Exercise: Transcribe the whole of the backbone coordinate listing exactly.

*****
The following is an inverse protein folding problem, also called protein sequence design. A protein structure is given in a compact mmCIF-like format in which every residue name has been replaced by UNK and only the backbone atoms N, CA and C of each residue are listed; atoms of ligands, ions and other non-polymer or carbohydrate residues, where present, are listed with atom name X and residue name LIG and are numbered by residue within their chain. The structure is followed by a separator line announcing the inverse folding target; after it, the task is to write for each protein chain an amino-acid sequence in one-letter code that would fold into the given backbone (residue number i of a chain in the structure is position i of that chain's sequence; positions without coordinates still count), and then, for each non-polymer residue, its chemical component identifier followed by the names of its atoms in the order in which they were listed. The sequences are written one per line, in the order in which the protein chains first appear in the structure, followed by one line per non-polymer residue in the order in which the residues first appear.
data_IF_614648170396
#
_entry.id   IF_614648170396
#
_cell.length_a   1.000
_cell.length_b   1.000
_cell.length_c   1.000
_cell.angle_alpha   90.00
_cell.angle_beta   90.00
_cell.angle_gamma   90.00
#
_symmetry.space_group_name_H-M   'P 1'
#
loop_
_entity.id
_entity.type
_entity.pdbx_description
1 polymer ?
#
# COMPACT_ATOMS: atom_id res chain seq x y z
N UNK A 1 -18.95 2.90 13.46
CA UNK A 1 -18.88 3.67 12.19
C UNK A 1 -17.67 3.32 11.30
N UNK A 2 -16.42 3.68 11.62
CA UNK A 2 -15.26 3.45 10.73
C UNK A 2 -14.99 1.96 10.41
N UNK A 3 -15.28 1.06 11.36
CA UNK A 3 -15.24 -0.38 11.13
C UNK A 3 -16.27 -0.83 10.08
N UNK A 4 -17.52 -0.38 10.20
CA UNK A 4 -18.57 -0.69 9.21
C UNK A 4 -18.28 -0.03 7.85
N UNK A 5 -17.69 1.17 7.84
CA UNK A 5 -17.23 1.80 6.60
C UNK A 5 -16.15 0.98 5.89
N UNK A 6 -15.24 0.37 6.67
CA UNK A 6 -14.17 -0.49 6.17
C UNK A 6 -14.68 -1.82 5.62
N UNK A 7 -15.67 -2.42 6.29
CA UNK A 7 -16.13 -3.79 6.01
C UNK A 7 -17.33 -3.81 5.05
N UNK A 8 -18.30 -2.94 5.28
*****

The following is an inverse protein folding problem, also called protein sequence design. A protein structure is given in a compact mmCIF-like format in which every residue name has been replaced by UNK and only the backbone atoms N, CA and C of each residue are listed; atoms of ligands, ions and other non-polymer or carbohydrate residues, where present, are listed with atom name X and residue name LIG and are numbered by residue within their chain. The structure is followed by a separator line announcing the inverse folding target; after it, the task is to write for each protein chain an amino-acid sequence in one-letter code that would fold into the given backbone (residue number i of a chain in the structure is position i of that chain's sequence; positions without coordinates still count), and then, for each non-polymer residue, its chemical component identifier followed by the names of its atoms in the order in which they were listed. The sequences are written one per line, in the order in which the protein chains first appear in the structure, followed by one line per non-polymer residue in the order in which the residues first appear.
data_IF_614648170396
#
_entry.id   IF_614648170396
#
_cell.length_a   1.000
_cell.length_b   1.000
_cell.length_c   1.000
_cell.angle_alpha   90.00
_cell.angle_beta   90.00
_cell.angle_gamma   90.00
#
_symmetry.space_group_name_H-M   'P 1'
#
loop_
_entity.id
_entity.type
_entity.pdbx_description
1 polymer ?
#
# COMPACT_ATOMS: atom_id res chain seq x y z
N UNK A 1 -18.95 2.90 13.46
CA UNK A 1 -18.88 3.67 12.19
C UNK A 1 -17.67 3.32 11.30
N UNK A 2 -16.42 3.68 11.62
CA UNK A 2 -15.26 3.45 10.73
C UNK A 2 -14.99 1.96 10.41
N UNK A 3 -15.28 1.06 11.36
CA UNK A 3 -15.24 -0.38 11.13
C UNK A 3 -16.27 -0.83 10.08
N UNK A 4 -17.52 -0.38 10.20
CA UNK A 4 -18.57 -0.69 9.21
C UNK A 4 -18.28 -0.03 7.85
N UNK A 5 -17.69 1.17 7.84
CA UNK A 5 -17.23 1.80 6.60
C UNK A 5 -16.15 0.98 5.89
N UNK A 6 -15.24 0.37 6.67
CA UNK A 6 -14.17 -0.49 6.17
C UNK A 6 -14.68 -1.82 5.62
N UNK A 7 -15.67 -2.42 6.29
CA UNK A 7 -16.13 -3.79 6.01
C UNK A 7 -17.33 -3.81 5.05
N UNK A 8 -18.30 -2.94 5.28